Building a campfire in a secluded spot in the woods or lighting up a cigarette while on a hike could cost you up to $1,000 or even a year in jail, KERO 23 reported.
Starting Wednesday and through fire season, there are new restrictions.
Almost two weeks ago the Borel fire near Lake Isabella torched nearly 3,500 acres, destroying several homes along the way.
It was a reality check local authorities don't want repeated.
"We have the 4th of July coming up and conditions are worse than we've ever seen this time of year, so we want to make sure that the public is aware of the problems and the restrictions, so we can hopefully have a safe holiday and a safe summer," said Larry Mercer from the Bureau of Land Management.
Topping the list of changes is campfires. Even if you have a permit, campfires are only allowed inside designated areas and provided fire safe rings. The same goes for charcoal barbecues. Smokers are also required in developed recreation sights.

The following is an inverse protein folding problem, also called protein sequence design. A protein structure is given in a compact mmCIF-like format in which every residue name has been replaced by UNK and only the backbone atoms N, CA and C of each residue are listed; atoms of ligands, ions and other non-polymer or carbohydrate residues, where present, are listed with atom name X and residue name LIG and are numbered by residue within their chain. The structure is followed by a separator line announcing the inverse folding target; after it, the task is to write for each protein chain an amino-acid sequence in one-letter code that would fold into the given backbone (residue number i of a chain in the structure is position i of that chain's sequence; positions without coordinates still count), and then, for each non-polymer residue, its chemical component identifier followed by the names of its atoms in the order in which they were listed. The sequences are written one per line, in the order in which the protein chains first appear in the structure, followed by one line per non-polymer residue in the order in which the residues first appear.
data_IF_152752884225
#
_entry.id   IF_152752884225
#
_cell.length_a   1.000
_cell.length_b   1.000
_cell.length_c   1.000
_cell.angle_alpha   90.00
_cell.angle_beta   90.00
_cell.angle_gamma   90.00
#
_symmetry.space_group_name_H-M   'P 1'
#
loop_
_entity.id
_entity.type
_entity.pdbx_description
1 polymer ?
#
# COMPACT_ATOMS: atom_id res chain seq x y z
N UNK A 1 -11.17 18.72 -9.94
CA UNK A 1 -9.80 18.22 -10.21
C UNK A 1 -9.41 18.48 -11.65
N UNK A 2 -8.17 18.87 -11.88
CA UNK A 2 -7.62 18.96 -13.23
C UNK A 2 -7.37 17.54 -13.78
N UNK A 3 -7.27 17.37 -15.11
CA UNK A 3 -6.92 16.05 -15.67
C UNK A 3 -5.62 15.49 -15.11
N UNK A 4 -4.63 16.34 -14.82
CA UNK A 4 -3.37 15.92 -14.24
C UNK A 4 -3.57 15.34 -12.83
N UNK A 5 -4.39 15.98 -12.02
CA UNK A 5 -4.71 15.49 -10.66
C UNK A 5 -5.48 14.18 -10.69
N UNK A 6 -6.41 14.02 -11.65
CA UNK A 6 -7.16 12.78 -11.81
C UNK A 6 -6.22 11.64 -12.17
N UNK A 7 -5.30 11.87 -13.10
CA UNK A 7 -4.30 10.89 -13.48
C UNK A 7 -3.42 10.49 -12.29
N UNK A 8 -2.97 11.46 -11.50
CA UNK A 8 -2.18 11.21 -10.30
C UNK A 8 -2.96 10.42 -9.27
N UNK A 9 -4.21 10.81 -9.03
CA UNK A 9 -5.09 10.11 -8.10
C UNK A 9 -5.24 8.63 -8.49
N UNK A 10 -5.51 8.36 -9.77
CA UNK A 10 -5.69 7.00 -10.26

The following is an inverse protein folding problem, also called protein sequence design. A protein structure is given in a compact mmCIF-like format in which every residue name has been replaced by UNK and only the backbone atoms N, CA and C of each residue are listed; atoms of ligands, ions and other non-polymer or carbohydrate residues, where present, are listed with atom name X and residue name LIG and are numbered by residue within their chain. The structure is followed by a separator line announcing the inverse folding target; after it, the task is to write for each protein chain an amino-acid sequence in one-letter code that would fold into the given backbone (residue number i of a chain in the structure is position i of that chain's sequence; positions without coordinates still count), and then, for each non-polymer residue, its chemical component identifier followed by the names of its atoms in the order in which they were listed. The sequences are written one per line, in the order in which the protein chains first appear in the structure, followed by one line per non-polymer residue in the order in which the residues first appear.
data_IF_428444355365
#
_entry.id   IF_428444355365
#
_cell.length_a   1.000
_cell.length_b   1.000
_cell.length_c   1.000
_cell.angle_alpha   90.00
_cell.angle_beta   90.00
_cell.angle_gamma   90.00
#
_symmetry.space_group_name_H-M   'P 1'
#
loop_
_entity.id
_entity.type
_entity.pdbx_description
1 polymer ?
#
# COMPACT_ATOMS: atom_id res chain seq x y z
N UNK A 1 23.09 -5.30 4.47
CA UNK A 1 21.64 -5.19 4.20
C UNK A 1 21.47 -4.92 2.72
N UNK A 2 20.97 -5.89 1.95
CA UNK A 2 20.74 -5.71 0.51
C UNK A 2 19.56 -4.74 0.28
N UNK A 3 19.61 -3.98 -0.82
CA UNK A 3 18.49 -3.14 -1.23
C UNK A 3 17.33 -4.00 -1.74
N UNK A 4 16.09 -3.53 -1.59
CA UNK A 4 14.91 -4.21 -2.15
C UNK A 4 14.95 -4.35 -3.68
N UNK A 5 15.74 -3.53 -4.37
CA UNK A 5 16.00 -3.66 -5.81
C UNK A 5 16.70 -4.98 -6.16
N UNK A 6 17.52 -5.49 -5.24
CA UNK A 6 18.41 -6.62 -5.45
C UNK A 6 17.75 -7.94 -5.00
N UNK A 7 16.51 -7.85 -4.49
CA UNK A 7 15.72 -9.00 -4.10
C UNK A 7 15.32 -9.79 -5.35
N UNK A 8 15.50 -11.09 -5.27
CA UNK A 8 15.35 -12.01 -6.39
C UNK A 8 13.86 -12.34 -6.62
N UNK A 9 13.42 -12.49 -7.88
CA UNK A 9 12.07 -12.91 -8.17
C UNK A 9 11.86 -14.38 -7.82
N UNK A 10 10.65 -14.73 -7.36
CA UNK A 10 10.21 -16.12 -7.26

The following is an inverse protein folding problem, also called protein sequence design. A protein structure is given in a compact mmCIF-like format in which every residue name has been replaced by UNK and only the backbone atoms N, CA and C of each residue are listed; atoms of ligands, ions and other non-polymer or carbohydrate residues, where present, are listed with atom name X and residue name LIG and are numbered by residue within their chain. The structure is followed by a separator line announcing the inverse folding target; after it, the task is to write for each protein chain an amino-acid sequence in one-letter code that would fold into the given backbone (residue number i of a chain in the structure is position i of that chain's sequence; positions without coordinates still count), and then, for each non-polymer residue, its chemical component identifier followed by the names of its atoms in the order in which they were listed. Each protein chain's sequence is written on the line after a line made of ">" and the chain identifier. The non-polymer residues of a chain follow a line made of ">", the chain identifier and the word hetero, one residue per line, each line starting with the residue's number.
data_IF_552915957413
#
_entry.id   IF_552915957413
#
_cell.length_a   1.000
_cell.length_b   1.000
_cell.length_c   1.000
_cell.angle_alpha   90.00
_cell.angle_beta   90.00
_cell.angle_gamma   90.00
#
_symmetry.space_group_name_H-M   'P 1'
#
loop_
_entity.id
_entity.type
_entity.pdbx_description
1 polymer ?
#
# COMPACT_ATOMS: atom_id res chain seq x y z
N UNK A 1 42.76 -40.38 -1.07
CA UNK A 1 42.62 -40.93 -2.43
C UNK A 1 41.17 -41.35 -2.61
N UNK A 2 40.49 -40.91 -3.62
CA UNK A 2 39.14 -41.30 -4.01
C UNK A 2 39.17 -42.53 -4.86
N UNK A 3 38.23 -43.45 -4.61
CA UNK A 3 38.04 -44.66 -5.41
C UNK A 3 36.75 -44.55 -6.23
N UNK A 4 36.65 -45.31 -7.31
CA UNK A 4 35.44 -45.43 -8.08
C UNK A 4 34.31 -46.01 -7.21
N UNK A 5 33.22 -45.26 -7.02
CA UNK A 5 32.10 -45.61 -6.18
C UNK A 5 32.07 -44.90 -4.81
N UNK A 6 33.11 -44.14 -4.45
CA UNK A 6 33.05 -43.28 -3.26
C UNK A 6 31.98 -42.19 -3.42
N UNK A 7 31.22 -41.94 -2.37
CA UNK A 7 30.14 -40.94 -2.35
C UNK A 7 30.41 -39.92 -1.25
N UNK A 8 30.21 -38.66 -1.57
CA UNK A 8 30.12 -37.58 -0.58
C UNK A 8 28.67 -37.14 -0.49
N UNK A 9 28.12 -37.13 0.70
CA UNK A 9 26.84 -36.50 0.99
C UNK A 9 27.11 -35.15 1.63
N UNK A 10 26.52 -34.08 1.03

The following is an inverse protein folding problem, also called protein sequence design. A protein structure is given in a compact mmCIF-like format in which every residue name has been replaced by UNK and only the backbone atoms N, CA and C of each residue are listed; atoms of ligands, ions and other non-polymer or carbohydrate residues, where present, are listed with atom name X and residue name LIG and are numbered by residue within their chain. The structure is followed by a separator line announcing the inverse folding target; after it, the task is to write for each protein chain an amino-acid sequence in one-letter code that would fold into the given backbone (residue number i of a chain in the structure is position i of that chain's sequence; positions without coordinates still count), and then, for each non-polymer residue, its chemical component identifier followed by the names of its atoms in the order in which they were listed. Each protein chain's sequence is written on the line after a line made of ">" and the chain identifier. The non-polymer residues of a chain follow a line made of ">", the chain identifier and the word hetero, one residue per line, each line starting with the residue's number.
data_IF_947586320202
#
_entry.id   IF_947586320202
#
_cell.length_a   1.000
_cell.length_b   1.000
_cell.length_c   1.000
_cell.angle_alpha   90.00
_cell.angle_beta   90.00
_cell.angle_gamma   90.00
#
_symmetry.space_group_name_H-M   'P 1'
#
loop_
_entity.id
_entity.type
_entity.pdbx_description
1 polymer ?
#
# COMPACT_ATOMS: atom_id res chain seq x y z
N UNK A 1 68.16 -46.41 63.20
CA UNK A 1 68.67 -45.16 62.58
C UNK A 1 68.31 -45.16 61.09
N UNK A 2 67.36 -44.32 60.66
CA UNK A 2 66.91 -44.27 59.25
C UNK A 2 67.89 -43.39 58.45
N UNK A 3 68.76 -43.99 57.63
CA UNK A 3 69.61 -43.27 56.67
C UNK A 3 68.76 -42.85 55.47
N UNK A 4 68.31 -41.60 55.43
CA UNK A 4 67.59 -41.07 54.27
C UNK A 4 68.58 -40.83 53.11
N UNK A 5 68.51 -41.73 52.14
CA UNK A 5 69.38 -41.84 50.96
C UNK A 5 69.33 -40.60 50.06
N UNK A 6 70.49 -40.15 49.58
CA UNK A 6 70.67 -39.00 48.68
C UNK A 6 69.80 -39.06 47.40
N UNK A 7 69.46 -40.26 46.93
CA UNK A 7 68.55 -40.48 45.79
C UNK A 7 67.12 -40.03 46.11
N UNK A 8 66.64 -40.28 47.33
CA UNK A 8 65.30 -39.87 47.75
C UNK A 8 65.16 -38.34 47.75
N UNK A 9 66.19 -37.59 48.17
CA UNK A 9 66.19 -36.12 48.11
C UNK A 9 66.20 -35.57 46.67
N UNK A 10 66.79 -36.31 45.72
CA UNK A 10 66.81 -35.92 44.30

"And if you smoke like we smoke, you're extra careful. We bury butts, and put them out and we throw in water and stuff like that," tourist Gary Horcham said.
For many, the allure of camping is being in the great outdoors and off the beaten path, but with the new restrictions coming earlier than normal; expect campgrounds to be busier than ever, KERO 23 reported.
"It probably wouldn't be worth going in non-designated areas, if you couldn't have a fire. It would be just dry food, there couldn't be cooking, It wouldn't be worth it,' Bakersfield resident Gil Simmons said.
Mercer said something as little as a car off-roading could spark a fire with its exhaust.
Mercer also said if you're not sure where the restrictions apply; when you are outside city limits, assume you are in a restricted area.